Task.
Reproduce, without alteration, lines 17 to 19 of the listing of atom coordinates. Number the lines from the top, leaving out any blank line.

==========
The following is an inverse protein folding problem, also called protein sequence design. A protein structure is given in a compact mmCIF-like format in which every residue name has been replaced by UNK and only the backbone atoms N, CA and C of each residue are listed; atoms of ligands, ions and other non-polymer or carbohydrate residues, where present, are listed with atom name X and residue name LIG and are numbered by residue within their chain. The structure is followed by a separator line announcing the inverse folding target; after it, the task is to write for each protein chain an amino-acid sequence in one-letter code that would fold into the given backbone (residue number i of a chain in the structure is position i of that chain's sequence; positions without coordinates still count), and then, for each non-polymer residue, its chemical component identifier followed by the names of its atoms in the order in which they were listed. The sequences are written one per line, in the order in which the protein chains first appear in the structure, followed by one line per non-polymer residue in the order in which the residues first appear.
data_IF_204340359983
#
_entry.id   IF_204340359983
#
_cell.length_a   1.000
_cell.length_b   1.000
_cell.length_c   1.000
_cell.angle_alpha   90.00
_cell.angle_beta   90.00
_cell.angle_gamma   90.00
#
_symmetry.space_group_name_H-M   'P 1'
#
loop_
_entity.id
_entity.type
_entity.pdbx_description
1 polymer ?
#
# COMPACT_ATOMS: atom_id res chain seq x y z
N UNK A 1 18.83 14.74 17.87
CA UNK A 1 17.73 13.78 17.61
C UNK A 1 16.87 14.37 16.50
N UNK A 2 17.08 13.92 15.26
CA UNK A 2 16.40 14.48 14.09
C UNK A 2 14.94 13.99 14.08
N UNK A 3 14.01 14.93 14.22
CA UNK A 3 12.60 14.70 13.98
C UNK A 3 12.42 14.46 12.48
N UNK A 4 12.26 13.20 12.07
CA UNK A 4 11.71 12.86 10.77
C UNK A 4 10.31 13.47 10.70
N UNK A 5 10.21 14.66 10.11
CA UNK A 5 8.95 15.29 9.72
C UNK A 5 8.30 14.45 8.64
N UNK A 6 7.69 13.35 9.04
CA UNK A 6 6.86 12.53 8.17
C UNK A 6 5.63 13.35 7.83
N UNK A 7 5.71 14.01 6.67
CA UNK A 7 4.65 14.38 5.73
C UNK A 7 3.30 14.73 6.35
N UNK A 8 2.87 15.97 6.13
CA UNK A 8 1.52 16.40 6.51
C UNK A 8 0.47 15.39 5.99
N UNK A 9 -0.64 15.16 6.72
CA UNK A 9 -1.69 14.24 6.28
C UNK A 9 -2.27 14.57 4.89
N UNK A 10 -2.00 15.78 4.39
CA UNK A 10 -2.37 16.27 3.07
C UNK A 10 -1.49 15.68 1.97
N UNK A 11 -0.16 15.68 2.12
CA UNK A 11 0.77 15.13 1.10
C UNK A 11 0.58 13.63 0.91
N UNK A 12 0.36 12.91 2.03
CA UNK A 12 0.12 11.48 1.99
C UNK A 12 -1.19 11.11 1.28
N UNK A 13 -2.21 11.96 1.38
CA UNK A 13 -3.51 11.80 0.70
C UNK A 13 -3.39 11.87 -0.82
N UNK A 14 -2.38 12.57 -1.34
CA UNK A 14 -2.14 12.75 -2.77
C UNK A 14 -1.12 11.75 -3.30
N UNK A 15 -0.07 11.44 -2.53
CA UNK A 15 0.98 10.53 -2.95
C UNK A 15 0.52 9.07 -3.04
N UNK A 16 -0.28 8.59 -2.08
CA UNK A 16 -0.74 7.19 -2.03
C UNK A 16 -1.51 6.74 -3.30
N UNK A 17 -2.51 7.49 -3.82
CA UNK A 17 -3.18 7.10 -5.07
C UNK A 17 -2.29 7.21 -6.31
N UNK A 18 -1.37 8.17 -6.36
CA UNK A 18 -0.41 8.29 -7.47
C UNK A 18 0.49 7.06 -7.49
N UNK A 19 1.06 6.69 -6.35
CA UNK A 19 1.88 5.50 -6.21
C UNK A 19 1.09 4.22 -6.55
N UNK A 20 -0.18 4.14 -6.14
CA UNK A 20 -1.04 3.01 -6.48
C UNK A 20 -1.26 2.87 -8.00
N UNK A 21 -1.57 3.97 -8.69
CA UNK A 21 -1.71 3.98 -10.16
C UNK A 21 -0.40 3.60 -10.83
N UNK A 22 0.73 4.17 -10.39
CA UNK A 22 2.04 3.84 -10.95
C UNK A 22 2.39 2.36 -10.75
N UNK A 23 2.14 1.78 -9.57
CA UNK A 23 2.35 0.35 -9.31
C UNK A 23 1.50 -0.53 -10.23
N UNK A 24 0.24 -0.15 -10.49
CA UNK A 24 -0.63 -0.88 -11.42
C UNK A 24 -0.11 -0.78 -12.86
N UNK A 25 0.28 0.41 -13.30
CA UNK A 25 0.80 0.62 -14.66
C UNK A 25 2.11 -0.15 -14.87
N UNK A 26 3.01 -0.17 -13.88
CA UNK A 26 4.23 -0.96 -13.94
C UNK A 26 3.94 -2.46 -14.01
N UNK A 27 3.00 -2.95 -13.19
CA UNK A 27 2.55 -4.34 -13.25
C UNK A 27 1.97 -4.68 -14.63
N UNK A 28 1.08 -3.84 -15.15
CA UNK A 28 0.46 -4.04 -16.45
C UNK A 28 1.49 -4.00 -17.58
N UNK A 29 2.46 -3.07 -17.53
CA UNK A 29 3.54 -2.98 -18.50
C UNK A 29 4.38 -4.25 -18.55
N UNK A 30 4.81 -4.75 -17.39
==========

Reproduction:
_entity.type
_entity.pdbx_description
1 polymer ?